Religion in Museums

When museums and religion collide

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State of the art: A Q&A with the Smithsonian’s new religion curator By S. Brent Plate

A post from the Religion News Service

thumbRNS-MANSEAU-QANDA101716-771x578.jpgPeter Manseau, who holds a Ph.D. in religious studies from Georgetown University and whose many books include the history “One Nation, Under Gods” and the novel “Songs for the Butcher’s Daughter,” was recently hired as the first Lilly Endowment curator of American religious history at the Smithsonian’s National Museum of American History. Photo courtesy of Peter Manseau

(RNS) The place of religion in museums has a long, troubled, and often strange history.

In the 1930s, the Soviet Union established a series of “anti-religion” museums. Several decades later, objects from the museums were transformed for use in the Museum of the History of Religion, now in St. Petersburg.

And in response to ethnic and religious clashes across Scotland, the government there helped create the St. Mungo Museum of Religious Life and Art, which is dedicated to “understanding and respect between people of different faiths and of none.”

Whether devoted to art, archaeology, or history, museum spaces can provide a neutral, public space to see the role of religion in the variety of human experiences.

With a major new initiative recently announced at the Smithsonian Institution, Americans will now be able to more clearly see the role of religion in the history of the United States. The Lilly Endowment (which also gives funding to RNS) has provided a $5 million grant to the Smithsonian’s National Museum of American History dedicated to presenting religion as a vital element in American life.

The grant also made it possible for the Smithsonian to hire a permanent curator of religion. Peter Manseau, who holds a Ph.D. in religious studies from Georgetown University and whose many books include the history “One Nation, Under Gods” and the novel “Songs for the Butcher’s Daughter,” was recently hired as the first Lilly Endowment curator of American religious history at the NMAH.

RNS talked with Manseau about this new position, and about the past, present, and future of religion in museums. The interview was edited for length and clarity.

Your position is new, and as far as I can tell, the first appointed curator explicitly dealing with religious history in the Smithsonian Institution. What is the significance of this new post? And, why now?

Religion actually has a long history at the Smithsonian. As early as the 1890s, there was a division of religion that was part of the National Museum. Those early efforts were mostly outward looking, concerned mainly with objects brought from afar to be displayed in Washington.

My position is the first at the Smithsonian dedicated specifically to American religious history. Viewing the role I now have historically, I would say the creation of a curatorship of religion at the NMAH is part of a larger effort over the last 15 years on the part of national institutions to engage with religion as a subject of vital significance to the nation and the world. It grows out of awareness that one cannot tell the story of America without including the story of religion in America.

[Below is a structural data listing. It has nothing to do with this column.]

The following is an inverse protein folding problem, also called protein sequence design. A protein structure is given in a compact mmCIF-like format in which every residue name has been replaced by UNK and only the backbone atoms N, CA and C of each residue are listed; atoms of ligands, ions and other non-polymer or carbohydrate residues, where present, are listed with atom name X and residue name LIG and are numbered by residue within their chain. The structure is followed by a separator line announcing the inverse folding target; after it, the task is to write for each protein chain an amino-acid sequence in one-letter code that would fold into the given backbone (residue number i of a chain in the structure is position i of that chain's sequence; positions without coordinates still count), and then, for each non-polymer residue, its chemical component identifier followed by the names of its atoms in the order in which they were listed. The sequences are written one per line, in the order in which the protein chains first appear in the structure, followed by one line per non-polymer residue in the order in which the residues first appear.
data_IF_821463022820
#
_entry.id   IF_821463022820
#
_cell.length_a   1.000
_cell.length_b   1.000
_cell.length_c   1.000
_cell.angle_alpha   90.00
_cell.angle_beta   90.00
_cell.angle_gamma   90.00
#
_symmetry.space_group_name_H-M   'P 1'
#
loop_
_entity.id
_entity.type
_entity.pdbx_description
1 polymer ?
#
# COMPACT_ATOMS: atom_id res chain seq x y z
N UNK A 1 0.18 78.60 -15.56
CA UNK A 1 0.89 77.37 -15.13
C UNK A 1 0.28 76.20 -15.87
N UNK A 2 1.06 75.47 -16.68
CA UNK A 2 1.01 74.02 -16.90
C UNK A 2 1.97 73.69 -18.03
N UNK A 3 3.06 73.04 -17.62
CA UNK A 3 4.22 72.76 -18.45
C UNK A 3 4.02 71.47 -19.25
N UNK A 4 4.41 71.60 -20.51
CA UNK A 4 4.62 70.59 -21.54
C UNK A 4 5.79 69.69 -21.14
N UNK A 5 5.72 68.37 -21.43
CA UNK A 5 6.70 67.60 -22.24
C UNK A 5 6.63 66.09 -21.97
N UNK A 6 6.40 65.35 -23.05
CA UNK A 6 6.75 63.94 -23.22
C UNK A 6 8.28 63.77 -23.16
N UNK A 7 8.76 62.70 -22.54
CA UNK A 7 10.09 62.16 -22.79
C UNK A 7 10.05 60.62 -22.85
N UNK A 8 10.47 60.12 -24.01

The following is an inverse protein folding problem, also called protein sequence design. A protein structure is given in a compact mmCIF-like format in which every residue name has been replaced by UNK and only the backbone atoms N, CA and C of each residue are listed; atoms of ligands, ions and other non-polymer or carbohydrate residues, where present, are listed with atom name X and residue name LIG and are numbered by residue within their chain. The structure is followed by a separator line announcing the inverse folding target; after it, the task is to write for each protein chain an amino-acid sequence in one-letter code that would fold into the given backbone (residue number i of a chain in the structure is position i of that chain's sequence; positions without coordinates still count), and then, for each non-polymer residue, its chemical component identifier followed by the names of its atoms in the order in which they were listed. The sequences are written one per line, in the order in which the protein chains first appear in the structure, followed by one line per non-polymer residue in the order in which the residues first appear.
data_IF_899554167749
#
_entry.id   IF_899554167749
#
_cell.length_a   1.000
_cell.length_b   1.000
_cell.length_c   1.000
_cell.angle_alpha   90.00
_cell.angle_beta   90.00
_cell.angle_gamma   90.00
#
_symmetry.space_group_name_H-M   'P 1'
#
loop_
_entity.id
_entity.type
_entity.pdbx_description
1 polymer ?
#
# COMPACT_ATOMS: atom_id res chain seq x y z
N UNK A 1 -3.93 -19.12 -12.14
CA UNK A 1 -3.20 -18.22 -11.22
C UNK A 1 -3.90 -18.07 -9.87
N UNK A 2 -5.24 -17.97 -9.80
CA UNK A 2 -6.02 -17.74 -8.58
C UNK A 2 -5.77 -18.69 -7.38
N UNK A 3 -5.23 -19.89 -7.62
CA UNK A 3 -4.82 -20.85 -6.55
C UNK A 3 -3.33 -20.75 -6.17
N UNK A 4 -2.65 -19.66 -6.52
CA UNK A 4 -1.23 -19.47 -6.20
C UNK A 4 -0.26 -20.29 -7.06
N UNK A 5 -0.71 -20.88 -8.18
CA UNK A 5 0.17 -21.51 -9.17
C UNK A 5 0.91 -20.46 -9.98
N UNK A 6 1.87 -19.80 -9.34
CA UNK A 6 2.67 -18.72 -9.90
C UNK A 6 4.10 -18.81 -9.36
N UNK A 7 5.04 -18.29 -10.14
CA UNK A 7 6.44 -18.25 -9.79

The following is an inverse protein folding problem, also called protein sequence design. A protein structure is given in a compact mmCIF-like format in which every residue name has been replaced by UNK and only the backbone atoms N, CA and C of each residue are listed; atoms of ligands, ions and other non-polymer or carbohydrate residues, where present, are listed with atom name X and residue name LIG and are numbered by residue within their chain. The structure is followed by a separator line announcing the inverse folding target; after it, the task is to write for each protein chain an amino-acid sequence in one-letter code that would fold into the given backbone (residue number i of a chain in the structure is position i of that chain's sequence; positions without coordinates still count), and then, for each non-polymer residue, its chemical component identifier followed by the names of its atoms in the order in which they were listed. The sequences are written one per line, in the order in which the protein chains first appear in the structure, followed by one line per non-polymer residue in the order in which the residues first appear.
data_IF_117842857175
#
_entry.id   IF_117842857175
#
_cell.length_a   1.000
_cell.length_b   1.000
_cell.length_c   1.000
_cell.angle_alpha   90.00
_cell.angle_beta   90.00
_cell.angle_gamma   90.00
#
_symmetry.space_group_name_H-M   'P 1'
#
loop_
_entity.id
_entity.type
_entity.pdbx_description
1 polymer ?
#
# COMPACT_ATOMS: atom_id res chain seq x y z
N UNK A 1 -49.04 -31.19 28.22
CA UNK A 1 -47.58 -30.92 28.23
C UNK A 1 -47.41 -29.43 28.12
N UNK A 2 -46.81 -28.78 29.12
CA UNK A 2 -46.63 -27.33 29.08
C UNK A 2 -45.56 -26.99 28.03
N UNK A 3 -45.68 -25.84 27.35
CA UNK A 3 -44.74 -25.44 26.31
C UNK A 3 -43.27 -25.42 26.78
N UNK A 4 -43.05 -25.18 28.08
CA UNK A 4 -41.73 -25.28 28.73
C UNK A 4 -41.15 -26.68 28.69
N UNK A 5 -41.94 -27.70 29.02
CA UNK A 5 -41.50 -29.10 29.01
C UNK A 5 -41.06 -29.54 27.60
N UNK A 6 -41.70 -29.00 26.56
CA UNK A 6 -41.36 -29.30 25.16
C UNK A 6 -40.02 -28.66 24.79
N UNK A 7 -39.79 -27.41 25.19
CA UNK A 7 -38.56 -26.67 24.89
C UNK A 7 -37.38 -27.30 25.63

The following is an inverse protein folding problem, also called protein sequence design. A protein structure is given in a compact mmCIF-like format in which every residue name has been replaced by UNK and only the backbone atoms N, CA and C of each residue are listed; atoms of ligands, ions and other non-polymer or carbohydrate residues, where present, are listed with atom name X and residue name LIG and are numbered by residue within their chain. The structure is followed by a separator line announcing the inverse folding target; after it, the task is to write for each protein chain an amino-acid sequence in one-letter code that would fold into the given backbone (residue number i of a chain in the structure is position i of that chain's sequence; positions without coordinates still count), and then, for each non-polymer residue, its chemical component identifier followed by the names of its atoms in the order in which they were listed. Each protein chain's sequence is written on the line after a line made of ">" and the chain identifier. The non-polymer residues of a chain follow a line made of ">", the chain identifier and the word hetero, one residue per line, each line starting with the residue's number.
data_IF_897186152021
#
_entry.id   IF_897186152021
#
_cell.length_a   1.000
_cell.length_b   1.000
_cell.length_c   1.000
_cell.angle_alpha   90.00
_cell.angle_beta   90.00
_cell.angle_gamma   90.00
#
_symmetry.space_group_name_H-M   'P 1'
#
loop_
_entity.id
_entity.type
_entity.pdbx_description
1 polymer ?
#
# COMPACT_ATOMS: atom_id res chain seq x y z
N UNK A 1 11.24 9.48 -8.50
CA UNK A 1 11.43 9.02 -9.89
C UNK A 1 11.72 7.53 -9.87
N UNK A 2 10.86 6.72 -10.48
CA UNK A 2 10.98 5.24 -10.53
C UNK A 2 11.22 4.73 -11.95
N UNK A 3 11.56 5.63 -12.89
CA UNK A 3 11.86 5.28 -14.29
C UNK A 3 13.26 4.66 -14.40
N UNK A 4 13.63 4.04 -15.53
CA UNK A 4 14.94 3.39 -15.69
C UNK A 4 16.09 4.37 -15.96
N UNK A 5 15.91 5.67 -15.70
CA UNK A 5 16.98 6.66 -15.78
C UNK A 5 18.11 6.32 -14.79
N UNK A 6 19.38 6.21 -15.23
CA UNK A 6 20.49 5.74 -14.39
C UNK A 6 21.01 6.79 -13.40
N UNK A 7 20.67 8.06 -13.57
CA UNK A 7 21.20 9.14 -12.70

What are your goals in filling this position? What would you like to see happen, both within the Smithsonian, and with regard the general public?

My immediate goal is to complete the exhibition we have opening next summer, “Religion in Early America.” Beyond that, my work will involve helping the museum consider the ways religious ideas, beliefs, and practices are part of many stories, including those that might not seem to have anything to do with religion.

We are also launching a music and theater series. These events will often present surprising moments of intersection that have always been part of our multireligious heritage. The first is a performance on Nov. 5 of Colonial church music and Wampanoag sacred singing, presenting in a moving way what two cultures meeting for the first time might have sounded like.

In December, the Smithsonian Jazz Masterworks Orchestra will stage a performance demonstrating how jazz was influenced by a number of traditions, from Duke Ellington’s Christianity, to (South African pianist and composer) Abdullah Ibrahim’s Islam, to the cosmic philosophy of Sun Ra (an American experimental composer).

I will also be actively collecting religion-related objects — both from the past and today. The Smithsonian takes the long view, and so one of the more challenging aspects of a curator’s role is guessing what kinds of things being used and created today will be useful for future generations making sense of early 21st-century American life.